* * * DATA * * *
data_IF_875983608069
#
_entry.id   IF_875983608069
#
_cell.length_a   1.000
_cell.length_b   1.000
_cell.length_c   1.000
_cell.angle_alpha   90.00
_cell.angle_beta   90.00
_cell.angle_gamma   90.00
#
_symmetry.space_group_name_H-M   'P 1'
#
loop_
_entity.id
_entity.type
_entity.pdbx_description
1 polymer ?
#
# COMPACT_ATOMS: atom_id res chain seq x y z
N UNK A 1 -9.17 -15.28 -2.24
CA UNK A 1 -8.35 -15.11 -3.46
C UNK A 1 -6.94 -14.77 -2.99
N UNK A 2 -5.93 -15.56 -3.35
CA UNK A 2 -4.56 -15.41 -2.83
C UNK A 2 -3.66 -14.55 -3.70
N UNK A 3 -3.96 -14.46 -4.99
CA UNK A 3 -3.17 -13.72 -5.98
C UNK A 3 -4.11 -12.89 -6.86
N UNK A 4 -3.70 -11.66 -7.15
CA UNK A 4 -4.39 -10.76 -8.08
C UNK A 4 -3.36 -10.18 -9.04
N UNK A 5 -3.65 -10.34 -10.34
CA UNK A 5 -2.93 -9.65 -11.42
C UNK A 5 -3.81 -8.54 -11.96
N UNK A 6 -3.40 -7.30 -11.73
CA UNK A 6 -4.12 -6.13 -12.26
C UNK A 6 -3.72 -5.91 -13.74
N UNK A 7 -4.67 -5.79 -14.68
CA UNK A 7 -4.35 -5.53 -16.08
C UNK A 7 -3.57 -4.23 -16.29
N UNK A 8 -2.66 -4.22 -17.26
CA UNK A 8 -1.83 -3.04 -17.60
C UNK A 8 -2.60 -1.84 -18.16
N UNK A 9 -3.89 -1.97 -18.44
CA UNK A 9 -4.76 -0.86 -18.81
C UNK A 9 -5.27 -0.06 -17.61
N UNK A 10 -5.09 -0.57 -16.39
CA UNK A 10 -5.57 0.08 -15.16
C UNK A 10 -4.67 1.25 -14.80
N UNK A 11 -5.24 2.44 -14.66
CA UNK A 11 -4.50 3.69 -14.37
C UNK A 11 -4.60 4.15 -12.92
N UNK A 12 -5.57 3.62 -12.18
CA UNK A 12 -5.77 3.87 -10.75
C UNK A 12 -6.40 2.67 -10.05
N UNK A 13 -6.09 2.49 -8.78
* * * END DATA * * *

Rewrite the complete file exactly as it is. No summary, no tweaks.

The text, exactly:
data_IF_875983608069
#
_entry.id   IF_875983608069
#
_cell.length_a   1.000
_cell.length_b   1.000
_cell.length_c   1.000
_cell.angle_alpha   90.00
_cell.angle_beta   90.00
_cell.angle_gamma   90.00
#
_symmetry.space_group_name_H-M   'P 1'
#
loop_
_entity.id
_entity.type
_entity.pdbx_description
1 polymer ?
#
# COMPACT_ATOMS: atom_id res chain seq x y z
N UNK A 1 -9.17 -15.28 -2.24
CA UNK A 1 -8.35 -15.11 -3.46
C UNK A 1 -6.94 -14.77 -2.99
N UNK A 2 -5.93 -15.56 -3.35
CA UNK A 2 -4.56 -15.41 -2.83
C UNK A 2 -3.66 -14.55 -3.70
N UNK A 3 -3.96 -14.46 -4.99
CA UNK A 3 -3.17 -13.72 -5.98
C UNK A 3 -4.11 -12.89 -6.86
N UNK A 4 -3.70 -11.66 -7.15
CA UNK A 4 -4.39 -10.76 -8.08
C UNK A 4 -3.36 -10.18 -9.04
N UNK A 5 -3.65 -10.34 -10.34
CA UNK A 5 -2.93 -9.65 -11.42
C UNK A 5 -3.81 -8.54 -11.96
N UNK A 6 -3.40 -7.30 -11.73
CA UNK A 6 -4.12 -6.13 -12.26
C UNK A 6 -3.72 -5.91 -13.74
N UNK A 7 -4.67 -5.79 -14.68
CA UNK A 7 -4.35 -5.53 -16.08
C UNK A 7 -3.57 -4.23 -16.29
N UNK A 8 -2.66 -4.22 -17.26
CA UNK A 8 -1.83 -3.04 -17.60
C UNK A 8 -2.60 -1.84 -18.16
N UNK A 9 -3.89 -1.97 -18.44
CA UNK A 9 -4.76 -0.86 -18.81
C UNK A 9 -5.27 -0.06 -17.61
N UNK A 10 -5.09 -0.57 -16.39
CA UNK A 10 -5.57 0.08 -15.16
C UNK A 10 -4.67 1.25 -14.80
N UNK A 11 -5.24 2.44 -14.66
CA UNK A 11 -4.50 3.69 -14.37
C UNK A 11 -4.60 4.15 -12.92
N UNK A 12 -5.57 3.62 -12.18
CA UNK A 12 -5.77 3.87 -10.75
C UNK A 12 -6.40 2.67 -10.05
N UNK A 13 -6.09 2.49 -8.78